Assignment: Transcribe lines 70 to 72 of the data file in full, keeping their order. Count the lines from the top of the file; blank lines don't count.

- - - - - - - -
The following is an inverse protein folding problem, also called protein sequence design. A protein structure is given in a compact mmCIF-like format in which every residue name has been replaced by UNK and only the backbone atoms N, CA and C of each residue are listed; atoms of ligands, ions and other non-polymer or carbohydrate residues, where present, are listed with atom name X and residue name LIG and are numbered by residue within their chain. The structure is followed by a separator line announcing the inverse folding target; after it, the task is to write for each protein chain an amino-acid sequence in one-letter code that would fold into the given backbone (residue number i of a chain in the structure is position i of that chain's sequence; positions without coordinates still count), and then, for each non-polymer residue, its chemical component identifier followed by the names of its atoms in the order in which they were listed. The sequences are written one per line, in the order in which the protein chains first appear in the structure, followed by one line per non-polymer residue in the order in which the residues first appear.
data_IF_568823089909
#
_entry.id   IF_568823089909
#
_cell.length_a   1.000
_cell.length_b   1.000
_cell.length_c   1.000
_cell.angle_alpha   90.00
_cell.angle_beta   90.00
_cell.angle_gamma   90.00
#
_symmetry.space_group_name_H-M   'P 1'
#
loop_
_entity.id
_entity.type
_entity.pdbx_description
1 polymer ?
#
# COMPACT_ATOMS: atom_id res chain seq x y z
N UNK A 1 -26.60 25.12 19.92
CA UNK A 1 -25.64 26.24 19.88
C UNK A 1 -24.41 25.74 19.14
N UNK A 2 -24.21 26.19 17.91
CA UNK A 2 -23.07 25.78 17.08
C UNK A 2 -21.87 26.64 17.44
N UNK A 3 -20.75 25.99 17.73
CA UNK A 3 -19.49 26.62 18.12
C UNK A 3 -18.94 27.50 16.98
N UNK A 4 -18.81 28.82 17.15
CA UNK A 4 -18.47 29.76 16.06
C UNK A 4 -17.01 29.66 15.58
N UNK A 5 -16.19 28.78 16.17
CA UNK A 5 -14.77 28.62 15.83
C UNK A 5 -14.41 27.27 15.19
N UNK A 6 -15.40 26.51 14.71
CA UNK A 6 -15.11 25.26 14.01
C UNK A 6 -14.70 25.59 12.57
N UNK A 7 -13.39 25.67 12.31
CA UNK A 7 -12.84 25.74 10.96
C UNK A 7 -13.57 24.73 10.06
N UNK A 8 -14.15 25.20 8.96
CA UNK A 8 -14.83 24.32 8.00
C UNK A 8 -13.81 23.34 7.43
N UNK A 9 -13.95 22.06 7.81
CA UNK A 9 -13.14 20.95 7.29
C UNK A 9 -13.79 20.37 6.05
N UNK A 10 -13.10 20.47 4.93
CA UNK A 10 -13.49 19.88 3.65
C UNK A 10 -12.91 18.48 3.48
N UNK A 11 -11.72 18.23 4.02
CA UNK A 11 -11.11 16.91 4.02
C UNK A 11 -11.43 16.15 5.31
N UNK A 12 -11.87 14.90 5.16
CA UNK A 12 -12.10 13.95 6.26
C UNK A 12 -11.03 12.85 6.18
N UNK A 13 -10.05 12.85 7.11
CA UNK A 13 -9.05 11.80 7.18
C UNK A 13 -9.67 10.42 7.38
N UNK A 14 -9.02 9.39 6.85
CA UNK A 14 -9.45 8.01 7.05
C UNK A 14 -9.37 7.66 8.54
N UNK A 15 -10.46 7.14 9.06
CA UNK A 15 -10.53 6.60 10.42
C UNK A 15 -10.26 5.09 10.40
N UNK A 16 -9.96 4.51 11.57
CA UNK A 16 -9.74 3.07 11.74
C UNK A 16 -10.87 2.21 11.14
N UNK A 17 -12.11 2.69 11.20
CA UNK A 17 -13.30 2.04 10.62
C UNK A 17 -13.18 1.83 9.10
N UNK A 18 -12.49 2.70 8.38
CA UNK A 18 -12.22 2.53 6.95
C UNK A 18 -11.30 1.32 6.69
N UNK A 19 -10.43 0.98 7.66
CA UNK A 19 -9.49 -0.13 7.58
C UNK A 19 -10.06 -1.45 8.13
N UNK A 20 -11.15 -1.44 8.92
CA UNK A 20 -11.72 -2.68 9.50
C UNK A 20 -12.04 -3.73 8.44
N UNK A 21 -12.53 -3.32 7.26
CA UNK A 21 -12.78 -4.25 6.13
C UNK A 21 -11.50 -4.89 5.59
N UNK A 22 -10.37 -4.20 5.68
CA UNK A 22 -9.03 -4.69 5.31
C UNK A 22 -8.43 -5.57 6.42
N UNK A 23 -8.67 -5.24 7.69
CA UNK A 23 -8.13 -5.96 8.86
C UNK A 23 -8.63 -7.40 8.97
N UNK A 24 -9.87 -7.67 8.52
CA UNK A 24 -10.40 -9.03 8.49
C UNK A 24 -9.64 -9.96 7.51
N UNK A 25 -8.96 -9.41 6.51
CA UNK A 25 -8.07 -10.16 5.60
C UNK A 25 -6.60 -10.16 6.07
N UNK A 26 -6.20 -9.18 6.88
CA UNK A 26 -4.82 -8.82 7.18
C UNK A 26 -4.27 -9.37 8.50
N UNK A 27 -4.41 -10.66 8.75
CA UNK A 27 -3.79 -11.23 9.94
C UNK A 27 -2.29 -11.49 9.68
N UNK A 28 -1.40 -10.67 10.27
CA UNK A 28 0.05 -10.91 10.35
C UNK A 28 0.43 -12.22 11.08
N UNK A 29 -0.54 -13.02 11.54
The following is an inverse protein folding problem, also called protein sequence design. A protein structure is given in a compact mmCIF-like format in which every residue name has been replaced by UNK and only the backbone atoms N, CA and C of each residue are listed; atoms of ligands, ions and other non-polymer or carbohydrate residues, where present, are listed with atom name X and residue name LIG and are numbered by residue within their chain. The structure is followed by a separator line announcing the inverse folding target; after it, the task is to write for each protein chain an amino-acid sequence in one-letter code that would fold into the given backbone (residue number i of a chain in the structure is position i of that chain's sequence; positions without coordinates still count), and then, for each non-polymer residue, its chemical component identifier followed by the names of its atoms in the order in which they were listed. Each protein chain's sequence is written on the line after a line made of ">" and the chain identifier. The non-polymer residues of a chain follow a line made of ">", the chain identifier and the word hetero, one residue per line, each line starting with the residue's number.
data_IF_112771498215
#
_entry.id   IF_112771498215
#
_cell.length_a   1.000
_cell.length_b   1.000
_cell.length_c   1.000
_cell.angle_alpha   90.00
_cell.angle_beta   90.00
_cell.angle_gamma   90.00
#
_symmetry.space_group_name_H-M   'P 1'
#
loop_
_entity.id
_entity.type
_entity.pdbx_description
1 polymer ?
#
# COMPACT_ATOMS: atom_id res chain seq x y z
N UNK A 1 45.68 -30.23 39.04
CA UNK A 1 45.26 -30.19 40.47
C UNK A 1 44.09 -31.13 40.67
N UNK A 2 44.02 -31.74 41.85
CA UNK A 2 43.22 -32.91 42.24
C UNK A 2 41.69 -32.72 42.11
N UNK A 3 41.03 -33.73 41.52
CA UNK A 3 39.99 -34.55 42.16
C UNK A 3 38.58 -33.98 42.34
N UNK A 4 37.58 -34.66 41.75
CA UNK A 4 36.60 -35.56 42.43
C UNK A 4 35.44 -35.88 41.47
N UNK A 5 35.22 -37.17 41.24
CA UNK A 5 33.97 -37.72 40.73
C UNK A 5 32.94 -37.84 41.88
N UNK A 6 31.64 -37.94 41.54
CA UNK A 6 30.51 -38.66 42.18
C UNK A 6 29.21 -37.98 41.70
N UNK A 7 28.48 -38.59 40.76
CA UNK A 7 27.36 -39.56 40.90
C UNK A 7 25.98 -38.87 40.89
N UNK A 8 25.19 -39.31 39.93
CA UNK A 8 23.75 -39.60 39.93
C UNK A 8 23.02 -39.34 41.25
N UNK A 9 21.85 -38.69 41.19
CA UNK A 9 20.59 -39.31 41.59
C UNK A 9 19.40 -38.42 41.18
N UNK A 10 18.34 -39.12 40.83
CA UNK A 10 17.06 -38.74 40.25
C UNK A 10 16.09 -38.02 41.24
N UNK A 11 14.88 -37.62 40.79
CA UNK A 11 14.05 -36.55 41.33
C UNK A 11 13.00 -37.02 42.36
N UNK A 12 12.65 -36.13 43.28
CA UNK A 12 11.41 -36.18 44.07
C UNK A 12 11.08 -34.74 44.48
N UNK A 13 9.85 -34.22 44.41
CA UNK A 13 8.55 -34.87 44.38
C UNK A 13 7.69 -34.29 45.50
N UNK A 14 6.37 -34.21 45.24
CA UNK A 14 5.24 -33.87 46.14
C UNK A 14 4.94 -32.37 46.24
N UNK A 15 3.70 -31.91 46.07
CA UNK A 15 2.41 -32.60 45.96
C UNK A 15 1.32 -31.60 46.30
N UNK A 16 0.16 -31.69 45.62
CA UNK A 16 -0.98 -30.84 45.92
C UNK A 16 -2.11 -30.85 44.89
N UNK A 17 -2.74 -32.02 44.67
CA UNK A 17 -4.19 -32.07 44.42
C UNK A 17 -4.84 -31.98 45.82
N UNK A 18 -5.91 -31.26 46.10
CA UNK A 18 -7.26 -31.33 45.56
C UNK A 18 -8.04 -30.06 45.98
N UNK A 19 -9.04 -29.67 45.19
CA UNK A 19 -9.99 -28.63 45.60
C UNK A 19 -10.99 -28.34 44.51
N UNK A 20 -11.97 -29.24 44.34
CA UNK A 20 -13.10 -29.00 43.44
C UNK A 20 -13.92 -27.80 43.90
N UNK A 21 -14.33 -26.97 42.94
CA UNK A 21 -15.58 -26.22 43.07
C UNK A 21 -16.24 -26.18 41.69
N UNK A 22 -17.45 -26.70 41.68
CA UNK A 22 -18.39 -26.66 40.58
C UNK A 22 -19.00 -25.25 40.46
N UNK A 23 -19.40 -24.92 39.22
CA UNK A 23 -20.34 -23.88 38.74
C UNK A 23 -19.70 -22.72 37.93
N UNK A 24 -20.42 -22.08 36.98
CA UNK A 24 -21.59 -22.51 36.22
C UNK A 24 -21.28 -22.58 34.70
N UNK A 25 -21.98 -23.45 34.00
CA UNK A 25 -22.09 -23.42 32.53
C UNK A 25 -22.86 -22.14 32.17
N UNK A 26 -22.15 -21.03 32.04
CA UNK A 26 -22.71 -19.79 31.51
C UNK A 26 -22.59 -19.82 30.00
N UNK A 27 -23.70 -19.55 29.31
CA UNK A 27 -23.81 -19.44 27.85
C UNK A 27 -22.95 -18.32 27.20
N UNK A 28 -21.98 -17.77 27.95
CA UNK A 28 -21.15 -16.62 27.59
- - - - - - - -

N UNK A 17 -12.11 2.69 11.20
CA UNK A 17 -13.30 2.04 10.62
C UNK A 17 -13.18 1.83 9.10